Thursday, August 27, 2009


One of the great things about the vinyl experience is that albums come in 'sides'. It totally changes how we listen to music and how albums were created.

When 'The White Album' was edited, the Beatles made sure George got a song on each of the four sides. Also, it's obvious they were throwing George a bone by giving him the opening songs on Side Two of both Sgt. Pepper and Abbey Road. When you listen to the CDs, 'Within Without You' doesn't have the dramatic flair it does when you have that little break between Side One and Two. Same with 'Here Comes the Sun'. What a great way to start Side Two!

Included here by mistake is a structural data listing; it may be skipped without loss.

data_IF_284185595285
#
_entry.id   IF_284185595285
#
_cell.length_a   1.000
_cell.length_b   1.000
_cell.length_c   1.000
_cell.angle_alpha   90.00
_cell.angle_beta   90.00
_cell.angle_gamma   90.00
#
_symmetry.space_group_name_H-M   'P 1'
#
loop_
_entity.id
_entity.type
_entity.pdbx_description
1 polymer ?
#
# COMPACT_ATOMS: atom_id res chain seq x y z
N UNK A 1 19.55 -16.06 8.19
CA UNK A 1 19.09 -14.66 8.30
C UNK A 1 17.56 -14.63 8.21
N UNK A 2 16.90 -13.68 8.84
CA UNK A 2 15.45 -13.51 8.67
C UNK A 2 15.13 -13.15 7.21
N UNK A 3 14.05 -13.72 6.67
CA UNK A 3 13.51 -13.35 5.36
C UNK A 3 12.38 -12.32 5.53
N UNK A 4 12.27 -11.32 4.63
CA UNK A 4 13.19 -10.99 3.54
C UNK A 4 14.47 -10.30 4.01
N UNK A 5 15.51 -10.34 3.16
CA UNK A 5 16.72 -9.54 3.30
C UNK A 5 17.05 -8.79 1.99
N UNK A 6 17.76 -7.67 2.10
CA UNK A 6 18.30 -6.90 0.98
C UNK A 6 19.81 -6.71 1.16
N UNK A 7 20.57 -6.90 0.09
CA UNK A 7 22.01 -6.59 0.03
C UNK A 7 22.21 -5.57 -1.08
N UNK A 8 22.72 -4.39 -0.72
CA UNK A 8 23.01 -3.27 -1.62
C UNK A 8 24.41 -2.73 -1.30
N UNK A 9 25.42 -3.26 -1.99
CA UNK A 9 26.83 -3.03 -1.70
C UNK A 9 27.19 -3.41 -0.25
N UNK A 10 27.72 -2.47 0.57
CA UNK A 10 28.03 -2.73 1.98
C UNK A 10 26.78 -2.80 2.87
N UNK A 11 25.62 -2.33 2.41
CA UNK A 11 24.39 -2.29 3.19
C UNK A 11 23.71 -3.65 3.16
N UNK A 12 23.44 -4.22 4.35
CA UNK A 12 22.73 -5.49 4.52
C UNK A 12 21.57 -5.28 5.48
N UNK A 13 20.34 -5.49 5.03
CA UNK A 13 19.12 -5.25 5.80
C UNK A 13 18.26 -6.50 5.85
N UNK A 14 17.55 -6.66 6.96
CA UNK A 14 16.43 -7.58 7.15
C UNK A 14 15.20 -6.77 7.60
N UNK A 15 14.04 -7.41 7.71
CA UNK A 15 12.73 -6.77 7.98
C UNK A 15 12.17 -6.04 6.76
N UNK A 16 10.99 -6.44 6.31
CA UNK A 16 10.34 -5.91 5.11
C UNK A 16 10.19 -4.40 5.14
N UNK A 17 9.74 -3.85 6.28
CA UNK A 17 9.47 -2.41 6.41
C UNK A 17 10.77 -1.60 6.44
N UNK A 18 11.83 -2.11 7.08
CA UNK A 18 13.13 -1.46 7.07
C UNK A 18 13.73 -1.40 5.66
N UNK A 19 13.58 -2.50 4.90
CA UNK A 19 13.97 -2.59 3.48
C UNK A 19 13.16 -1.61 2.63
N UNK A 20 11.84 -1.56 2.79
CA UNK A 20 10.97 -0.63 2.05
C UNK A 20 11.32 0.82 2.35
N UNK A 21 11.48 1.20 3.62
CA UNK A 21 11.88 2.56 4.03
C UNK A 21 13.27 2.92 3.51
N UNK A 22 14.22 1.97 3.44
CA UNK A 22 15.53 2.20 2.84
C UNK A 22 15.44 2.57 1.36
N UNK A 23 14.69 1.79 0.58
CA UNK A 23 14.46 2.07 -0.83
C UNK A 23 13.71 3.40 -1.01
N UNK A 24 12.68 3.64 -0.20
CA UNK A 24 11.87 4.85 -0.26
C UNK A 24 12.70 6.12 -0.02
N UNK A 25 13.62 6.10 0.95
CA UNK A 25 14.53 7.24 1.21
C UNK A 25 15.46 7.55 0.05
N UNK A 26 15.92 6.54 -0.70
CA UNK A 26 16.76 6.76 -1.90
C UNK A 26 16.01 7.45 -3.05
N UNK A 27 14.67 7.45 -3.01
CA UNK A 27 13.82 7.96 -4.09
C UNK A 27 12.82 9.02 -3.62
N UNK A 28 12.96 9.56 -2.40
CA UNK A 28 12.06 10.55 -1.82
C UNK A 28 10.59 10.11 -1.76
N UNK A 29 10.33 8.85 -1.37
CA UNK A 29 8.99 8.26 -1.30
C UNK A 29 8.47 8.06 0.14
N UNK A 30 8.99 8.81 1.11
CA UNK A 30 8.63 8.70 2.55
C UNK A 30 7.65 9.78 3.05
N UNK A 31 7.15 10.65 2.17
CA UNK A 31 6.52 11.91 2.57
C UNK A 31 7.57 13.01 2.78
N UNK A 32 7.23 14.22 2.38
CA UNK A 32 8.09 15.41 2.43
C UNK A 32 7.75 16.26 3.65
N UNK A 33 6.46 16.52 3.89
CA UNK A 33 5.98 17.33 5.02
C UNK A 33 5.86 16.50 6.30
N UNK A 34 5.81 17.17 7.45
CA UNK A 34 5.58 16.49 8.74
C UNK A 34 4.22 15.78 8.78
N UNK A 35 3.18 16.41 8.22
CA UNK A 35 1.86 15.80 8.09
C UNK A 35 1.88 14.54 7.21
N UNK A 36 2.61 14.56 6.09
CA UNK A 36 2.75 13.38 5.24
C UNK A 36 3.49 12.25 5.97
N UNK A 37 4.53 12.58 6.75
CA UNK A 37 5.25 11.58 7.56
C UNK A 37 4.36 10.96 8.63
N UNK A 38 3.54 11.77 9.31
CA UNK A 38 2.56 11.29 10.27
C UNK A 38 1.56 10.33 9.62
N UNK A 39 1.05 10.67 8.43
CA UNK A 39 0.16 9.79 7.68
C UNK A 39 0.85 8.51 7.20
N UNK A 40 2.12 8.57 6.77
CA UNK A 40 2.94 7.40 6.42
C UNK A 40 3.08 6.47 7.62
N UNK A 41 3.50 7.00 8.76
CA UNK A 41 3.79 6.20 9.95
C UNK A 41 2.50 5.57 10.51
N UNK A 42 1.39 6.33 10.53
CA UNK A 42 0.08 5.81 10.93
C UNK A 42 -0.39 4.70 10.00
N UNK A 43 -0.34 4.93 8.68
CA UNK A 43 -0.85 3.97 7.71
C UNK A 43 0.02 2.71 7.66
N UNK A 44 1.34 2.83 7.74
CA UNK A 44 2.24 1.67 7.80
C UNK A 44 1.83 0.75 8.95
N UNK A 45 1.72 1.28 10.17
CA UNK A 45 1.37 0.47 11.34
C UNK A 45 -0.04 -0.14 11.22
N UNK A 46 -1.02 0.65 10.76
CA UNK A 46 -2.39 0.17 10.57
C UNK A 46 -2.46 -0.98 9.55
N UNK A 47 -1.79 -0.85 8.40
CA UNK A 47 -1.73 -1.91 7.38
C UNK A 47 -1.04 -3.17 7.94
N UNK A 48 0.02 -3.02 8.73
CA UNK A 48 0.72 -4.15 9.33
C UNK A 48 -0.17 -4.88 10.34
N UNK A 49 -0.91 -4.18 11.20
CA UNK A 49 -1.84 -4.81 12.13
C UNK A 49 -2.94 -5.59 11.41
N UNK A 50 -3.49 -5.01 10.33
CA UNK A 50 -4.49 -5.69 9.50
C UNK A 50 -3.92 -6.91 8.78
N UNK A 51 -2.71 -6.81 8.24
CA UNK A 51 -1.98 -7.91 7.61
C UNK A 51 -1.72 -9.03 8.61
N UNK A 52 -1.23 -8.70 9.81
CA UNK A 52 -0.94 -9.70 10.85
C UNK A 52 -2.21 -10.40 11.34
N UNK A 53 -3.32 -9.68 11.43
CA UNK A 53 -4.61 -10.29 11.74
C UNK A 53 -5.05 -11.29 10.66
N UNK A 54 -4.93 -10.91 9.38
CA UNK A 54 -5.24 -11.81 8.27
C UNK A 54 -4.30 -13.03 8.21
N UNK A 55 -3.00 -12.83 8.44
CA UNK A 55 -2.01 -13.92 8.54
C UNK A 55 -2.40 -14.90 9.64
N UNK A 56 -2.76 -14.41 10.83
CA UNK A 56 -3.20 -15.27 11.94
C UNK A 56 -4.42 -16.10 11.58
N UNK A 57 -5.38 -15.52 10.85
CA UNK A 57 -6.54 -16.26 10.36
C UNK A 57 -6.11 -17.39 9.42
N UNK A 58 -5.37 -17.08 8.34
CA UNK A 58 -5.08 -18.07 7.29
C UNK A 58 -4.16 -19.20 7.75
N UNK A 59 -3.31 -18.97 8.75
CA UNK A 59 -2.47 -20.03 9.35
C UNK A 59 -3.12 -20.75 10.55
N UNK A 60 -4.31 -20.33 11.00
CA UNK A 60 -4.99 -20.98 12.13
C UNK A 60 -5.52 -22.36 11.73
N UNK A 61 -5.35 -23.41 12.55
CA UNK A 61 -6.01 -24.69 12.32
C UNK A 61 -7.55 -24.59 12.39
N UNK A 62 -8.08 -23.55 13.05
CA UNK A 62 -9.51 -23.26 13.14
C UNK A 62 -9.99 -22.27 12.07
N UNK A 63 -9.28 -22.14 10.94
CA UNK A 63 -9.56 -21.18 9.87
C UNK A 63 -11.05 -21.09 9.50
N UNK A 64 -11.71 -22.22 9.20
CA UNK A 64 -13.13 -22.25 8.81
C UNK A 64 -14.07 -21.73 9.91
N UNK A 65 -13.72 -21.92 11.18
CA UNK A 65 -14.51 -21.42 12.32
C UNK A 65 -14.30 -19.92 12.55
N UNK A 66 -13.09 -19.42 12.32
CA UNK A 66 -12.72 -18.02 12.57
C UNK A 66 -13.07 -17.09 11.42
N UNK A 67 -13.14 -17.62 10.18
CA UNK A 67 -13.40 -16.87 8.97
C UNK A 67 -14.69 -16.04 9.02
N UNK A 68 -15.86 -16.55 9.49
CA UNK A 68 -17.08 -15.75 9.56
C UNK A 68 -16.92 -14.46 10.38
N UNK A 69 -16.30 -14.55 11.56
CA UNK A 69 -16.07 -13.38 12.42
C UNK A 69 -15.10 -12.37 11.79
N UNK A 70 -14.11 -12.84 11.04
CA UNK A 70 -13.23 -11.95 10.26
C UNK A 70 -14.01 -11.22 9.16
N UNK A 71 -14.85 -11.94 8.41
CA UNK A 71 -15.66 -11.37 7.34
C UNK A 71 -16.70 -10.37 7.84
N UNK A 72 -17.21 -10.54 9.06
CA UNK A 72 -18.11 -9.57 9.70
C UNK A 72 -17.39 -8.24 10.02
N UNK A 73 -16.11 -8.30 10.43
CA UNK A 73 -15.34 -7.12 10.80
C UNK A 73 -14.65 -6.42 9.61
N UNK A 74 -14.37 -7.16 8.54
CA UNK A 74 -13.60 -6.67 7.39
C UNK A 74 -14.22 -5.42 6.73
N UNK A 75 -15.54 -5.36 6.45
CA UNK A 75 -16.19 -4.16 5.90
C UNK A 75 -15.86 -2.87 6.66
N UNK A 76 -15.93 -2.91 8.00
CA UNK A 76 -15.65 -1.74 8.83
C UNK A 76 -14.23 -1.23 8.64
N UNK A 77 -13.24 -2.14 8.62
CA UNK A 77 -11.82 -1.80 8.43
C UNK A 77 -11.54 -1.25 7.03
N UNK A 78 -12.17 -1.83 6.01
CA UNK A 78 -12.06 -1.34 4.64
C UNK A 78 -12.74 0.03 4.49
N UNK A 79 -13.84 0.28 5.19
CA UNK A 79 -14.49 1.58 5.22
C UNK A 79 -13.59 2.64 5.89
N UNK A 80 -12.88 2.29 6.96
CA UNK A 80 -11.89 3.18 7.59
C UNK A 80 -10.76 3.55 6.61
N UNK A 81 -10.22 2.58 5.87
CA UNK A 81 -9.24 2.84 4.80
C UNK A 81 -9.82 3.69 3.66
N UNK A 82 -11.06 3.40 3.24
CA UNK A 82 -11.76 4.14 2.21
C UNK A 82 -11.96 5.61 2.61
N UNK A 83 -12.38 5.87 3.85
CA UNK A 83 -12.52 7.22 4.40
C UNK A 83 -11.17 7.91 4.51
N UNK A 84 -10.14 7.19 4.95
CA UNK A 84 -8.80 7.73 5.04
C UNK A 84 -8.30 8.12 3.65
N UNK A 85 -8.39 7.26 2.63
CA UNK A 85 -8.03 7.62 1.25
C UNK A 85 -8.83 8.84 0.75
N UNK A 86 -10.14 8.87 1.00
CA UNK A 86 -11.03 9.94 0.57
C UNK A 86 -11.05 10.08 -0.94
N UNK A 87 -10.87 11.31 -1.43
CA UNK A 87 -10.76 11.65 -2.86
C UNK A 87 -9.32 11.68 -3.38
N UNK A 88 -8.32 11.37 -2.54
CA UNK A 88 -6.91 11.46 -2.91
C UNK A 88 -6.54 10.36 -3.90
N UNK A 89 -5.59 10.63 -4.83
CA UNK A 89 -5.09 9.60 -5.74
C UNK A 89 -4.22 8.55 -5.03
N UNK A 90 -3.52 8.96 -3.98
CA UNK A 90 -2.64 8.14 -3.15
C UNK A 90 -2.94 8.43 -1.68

And sometimes, you just want to listen to, say, Side Three of 'The White Album' (a great group of songs, BTW).

Okay, so it only really matters when you're listening to records that were created with the 'sides' in mind. True. But we've lost that 'first half/second half' element to albums which is a wonderful format and concept.

But in defense of CDs, the great thing they do that albums don't is the shuffle. I'm listening right now to five CDs and it's a treat: Bette Midler, Roger Miller, Steve Miller, Alanis Morissette and Aretha Franklin (give yourself a cookie if you noticed I'm plowing the 'M' section of my CDs and threw in Aretha for a little soul).

Yes, the 'shuffle' is great. But I still miss 'sides'.

Wednesday, August 26, 2009

The Worst Beatles Song?